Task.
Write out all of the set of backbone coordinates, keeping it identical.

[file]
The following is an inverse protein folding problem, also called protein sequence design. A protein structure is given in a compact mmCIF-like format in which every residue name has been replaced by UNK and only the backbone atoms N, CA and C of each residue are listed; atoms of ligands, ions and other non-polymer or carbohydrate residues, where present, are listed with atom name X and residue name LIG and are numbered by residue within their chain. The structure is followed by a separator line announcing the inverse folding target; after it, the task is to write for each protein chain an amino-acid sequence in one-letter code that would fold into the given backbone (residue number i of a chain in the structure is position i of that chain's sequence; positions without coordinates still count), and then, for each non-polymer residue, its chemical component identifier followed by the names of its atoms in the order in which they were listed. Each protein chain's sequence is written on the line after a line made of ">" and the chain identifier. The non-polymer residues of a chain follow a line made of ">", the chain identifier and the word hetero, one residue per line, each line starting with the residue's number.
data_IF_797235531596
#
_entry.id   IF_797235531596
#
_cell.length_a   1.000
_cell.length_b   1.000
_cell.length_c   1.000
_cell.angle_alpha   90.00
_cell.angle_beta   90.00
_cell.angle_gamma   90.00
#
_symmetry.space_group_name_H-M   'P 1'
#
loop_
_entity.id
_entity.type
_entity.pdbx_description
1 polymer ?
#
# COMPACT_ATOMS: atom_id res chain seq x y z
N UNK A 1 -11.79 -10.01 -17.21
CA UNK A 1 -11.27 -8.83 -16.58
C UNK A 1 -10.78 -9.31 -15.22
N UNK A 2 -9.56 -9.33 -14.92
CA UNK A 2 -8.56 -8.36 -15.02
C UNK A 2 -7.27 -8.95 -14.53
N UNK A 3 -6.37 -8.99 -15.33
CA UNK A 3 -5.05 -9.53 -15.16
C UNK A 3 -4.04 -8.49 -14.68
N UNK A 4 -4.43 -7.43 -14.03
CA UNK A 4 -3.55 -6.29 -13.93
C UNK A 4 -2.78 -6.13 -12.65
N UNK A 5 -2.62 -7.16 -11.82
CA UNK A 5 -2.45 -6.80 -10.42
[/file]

The following is an inverse protein folding problem, also called protein sequence design. A protein structure is given in a compact mmCIF-like format in which every residue name has been replaced by UNK and only the backbone atoms N, CA and C of each residue are listed; atoms of ligands, ions and other non-polymer or carbohydrate residues, where present, are listed with atom name X and residue name LIG and are numbered by residue within their chain. The structure is followed by a separator line announcing the inverse folding target; after it, the task is to write for each protein chain an amino-acid sequence in one-letter code that would fold into the given backbone (residue number i of a chain in the structure is position i of that chain's sequence; positions without coordinates still count), and then, for each non-polymer residue, its chemical component identifier followed by the names of its atoms in the order in which they were listed. Each protein chain's sequence is written on the line after a line made of ">" and the chain identifier. The non-polymer residues of a chain follow a line made of ">", the chain identifier and the word hetero, one residue per line, each line starting with the residue's number.
data_IF_797235531596
#
_entry.id   IF_797235531596
#
_cell.length_a   1.000
_cell.length_b   1.000
_cell.length_c   1.000
_cell.angle_alpha   90.00
_cell.angle_beta   90.00
_cell.angle_gamma   90.00
#
_symmetry.space_group_name_H-M   'P 1'
#
loop_
_entity.id
_entity.type
_entity.pdbx_description
1 polymer ?
#
# COMPACT_ATOMS: atom_id res chain seq x y z
N UNK A 1 -11.79 -10.01 -17.21
CA UNK A 1 -11.27 -8.83 -16.58
C UNK A 1 -10.78 -9.31 -15.22
N UNK A 2 -9.56 -9.33 -14.92
CA UNK A 2 -8.56 -8.36 -15.02
C UNK A 2 -7.27 -8.95 -14.53
N UNK A 3 -6.37 -8.99 -15.33
CA UNK A 3 -5.05 -9.53 -15.16
C UNK A 3 -4.04 -8.49 -14.68
N UNK A 4 -4.43 -7.43 -14.03
CA UNK A 4 -3.55 -6.29 -13.93
C UNK A 4 -2.78 -6.13 -12.65
N UNK A 5 -2.62 -7.16 -11.82
CA UNK A 5 -2.45 -6.80 -10.42